The Buddha wanted us to develop wisdom. To do this, one needs to have right concentration, or ‘samma samadhi’, in the Noble eightfold path. This is the kind of samadhi or concentration that leads to true wisdom.
In the time of the Buddha, there were many monks that attained to becoming arahants. There was one in particular, Ven. Girimananda, who, although he was sick with a lot of physical suffering, he was ready to attain to becoming an arahant. So the other monks asked the Lord Buddha what advice they should give to that monk that was sick and in pain. [Editor’s note: See Anguttara Nikaya 10.60].
The Buddha told them to give him the contemplation of the ‘ten perceptions’. The first one is to contemplate the perception of impermanence, especially the perception of the bodily form as impermanent: that this body is born in the womb and slowly grows larger and larger, until later it decays. If we look a bit deeper we can see it in terms of the cells, from one it goes to two, and then to four, and it expands like that. Or we look at later when the cells die off, and there are new cells that are born. When there are fewer and fewer cells that are born, we say that the body is decaying—which happens until this bodily form dies.
We can also look at the bodily form in terms of the four elements: the elements of earth, fire, wind, and water. If the mind has ‘samma samadhi’, concentration of the Noble Eightfold Path, and is able to contemplate into the bodily form as being impermanent like this, one gains true understand into it. Then one is able to ‘let go’, and the mind is able to attain emptiness. Contemplating in this way, wisdom will arise. We can contemplate first the material objects around us as impermanent—for instance our house, the things we use, like a cup, for instance—contemplate these things as impermanent. Then we bring this contemplation to our body, seeing it as impermanent.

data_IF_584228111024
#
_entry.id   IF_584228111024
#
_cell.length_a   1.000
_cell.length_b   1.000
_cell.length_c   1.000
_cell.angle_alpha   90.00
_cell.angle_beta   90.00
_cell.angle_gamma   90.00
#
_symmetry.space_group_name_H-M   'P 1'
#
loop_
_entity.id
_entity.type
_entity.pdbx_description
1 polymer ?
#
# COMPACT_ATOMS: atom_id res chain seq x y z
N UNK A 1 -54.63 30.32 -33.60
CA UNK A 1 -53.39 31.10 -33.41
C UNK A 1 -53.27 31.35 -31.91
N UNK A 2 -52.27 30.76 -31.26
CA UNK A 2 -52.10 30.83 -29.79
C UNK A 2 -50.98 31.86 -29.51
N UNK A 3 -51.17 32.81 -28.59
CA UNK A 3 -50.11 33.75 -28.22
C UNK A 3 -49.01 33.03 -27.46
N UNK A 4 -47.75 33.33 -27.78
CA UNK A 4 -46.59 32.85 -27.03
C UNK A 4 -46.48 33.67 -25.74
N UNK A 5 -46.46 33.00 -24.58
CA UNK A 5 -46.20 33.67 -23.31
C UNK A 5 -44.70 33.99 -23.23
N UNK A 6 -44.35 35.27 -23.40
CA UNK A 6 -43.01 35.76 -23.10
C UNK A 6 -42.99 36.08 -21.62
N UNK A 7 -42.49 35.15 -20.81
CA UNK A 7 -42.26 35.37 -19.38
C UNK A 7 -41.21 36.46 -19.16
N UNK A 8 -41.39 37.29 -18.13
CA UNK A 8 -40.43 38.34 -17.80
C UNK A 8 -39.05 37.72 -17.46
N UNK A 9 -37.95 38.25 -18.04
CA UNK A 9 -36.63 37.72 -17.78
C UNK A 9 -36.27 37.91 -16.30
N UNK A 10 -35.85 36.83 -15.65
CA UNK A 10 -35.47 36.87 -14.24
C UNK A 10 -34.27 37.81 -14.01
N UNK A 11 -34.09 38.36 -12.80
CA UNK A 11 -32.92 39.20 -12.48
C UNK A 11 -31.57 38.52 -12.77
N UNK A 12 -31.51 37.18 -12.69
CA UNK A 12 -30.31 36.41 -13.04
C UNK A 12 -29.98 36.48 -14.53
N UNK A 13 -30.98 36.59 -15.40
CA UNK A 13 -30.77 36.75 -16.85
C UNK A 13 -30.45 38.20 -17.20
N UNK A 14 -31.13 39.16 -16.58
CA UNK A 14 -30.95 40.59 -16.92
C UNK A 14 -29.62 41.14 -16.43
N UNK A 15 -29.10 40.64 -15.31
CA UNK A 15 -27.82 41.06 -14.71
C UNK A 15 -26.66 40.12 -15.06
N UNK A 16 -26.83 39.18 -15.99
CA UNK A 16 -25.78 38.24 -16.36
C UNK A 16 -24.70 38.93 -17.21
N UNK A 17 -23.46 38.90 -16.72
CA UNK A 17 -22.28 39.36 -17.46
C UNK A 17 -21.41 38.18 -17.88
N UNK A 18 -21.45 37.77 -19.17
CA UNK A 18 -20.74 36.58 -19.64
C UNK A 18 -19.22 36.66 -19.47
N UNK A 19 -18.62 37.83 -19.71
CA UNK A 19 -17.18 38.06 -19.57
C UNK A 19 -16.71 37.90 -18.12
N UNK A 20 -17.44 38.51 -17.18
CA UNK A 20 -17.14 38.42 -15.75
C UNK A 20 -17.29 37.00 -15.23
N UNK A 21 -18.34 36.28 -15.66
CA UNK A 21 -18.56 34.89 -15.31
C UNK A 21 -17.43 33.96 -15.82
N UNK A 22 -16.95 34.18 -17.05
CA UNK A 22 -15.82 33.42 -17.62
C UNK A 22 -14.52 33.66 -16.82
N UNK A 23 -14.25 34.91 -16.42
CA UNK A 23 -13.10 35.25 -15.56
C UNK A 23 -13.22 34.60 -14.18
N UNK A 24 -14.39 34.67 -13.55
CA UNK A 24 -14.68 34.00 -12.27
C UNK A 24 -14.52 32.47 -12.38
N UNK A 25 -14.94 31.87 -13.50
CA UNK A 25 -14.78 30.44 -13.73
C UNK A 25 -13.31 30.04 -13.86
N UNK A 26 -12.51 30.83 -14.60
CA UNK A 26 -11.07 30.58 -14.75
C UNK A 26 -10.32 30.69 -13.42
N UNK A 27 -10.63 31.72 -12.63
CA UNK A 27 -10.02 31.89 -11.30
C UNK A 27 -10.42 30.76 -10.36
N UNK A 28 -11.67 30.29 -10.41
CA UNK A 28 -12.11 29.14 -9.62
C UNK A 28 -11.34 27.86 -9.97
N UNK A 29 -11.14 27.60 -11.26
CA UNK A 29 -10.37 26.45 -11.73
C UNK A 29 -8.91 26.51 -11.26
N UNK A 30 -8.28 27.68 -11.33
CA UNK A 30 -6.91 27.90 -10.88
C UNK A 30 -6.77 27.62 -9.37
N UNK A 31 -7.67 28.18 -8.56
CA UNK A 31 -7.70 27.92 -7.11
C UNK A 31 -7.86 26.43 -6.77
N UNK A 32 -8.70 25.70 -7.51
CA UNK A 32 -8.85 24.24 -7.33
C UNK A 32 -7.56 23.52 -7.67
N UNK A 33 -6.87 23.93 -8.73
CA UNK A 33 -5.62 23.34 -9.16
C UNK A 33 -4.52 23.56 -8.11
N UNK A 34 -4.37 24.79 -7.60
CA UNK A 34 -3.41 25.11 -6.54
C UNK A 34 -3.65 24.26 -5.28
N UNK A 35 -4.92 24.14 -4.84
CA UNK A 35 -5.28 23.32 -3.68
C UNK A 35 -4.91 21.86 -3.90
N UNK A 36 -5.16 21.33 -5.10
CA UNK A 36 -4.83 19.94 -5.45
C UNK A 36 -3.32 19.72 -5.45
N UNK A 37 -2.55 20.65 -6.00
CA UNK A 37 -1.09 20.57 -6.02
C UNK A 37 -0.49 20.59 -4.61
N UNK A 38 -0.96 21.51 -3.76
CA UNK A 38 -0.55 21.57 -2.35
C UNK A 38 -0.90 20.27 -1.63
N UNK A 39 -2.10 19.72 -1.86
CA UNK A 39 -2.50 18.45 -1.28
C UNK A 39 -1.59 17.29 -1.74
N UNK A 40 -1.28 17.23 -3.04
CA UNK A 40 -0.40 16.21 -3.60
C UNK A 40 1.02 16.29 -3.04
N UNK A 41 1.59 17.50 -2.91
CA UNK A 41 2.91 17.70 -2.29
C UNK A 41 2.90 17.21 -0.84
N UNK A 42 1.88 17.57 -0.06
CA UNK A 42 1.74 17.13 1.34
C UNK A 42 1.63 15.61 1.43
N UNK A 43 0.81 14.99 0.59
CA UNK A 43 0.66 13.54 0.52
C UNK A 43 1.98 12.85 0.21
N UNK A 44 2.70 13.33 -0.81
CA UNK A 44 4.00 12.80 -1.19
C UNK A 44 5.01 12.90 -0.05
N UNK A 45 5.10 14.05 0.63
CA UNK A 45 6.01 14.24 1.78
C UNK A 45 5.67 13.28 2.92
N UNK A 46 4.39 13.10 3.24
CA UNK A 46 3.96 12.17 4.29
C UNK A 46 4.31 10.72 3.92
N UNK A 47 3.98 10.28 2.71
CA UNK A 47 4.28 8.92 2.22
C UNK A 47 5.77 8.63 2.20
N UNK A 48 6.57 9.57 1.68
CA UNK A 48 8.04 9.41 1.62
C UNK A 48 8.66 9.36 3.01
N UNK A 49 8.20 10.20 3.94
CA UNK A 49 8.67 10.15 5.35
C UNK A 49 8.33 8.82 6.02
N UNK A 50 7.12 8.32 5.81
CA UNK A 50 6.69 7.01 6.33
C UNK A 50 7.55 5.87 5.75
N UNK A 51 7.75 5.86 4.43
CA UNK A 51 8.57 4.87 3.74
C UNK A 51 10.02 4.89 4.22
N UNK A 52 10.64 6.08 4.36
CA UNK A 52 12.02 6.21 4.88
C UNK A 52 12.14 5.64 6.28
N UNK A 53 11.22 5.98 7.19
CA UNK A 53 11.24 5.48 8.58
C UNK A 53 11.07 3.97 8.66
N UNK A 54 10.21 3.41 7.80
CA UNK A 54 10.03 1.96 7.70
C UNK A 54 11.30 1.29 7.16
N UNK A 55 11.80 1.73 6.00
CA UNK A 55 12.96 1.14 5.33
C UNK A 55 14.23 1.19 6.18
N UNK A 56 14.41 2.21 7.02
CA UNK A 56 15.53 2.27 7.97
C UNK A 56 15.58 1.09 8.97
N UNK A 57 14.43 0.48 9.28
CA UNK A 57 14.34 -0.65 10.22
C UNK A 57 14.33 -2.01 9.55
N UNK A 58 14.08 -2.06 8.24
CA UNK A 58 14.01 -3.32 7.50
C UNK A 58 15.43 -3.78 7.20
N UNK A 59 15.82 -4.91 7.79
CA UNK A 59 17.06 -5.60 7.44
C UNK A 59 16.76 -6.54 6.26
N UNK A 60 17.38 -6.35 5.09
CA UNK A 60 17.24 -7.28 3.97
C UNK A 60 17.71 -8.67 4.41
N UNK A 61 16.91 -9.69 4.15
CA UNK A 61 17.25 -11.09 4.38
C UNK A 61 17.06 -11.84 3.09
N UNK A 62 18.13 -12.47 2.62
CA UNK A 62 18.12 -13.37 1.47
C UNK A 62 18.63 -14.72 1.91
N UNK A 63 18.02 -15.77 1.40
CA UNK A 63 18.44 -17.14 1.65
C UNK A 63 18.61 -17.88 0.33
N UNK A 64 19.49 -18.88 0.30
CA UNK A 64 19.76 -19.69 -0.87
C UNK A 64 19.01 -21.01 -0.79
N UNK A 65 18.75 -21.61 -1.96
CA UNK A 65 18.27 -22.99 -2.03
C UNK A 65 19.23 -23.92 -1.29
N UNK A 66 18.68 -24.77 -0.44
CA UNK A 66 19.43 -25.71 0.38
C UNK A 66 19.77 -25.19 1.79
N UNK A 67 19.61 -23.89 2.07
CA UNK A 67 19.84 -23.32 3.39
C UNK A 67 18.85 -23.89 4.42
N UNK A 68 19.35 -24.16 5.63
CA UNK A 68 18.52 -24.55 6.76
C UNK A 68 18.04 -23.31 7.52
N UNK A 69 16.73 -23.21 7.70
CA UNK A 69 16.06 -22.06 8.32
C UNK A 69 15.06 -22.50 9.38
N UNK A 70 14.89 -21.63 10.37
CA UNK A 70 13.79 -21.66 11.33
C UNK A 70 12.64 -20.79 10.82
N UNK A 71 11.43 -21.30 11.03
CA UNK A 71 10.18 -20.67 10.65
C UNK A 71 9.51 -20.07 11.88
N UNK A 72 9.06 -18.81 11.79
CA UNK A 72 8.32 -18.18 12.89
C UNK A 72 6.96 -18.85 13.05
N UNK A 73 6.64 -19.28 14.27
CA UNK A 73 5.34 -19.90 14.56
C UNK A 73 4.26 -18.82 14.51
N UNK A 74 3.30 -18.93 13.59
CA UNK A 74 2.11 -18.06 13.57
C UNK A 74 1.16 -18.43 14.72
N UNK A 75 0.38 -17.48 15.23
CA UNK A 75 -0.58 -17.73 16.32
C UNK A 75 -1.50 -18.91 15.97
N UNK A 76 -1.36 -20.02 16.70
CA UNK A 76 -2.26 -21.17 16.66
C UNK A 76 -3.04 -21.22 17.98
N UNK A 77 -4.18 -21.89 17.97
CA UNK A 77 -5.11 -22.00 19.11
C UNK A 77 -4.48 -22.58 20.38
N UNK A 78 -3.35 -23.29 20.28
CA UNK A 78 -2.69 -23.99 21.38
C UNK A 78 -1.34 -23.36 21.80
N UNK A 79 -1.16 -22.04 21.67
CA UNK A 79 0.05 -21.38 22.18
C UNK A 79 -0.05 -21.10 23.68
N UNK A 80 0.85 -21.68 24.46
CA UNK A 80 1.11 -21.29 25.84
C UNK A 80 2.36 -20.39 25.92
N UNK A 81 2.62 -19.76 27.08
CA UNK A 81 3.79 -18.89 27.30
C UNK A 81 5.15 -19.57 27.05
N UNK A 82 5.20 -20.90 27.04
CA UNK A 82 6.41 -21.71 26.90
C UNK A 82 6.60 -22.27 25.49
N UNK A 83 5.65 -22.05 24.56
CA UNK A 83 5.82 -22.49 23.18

In the beginning, one won’t have the wisdom to see clearly into what one is contemplating. Then one uses memories and perceptions in order to contemplate and see one’s object as impermanent. For example, one can recollect the change of the body all the way from the womb, then growing, decaying and dying. Or we can contemplate the people around us—there are old people dying, young people dying, sick or even healthy people dying, as well.
This is clearly seen in our present situation with this Covid-19 virus that is killing so many people. We contemplate into the body as the four elements, as impermanent, as suffering, and as subject to change, to see it in terms of Dhamma. For this we need to have ‘samadhi’, one-pointedness of mind. If we have a little bit of samadhi, then we will see only to one level. But, if we have good samadhi, then we will be able to see clearly into what we are contemplating. We will really understand into this truth of impermanence. This is where one lets go of one’s attachments, and the mind is able to separate from the things on to which it holds and attaches.
Developing this meditative concentration has a lot of benefits. If we are able to make the mind one-pointed, then we will be able to progress in our practice. We can make use of this concentration to contemplate into the heap of sanya or memories and perceptions. We simply see memories and perceptions as an aspect of mind. The mind is what attaches to these memories and perceptions as being ‘ours’, as being ‘me’ and ‘mine’, and this attachment is the cause for suffering to arise.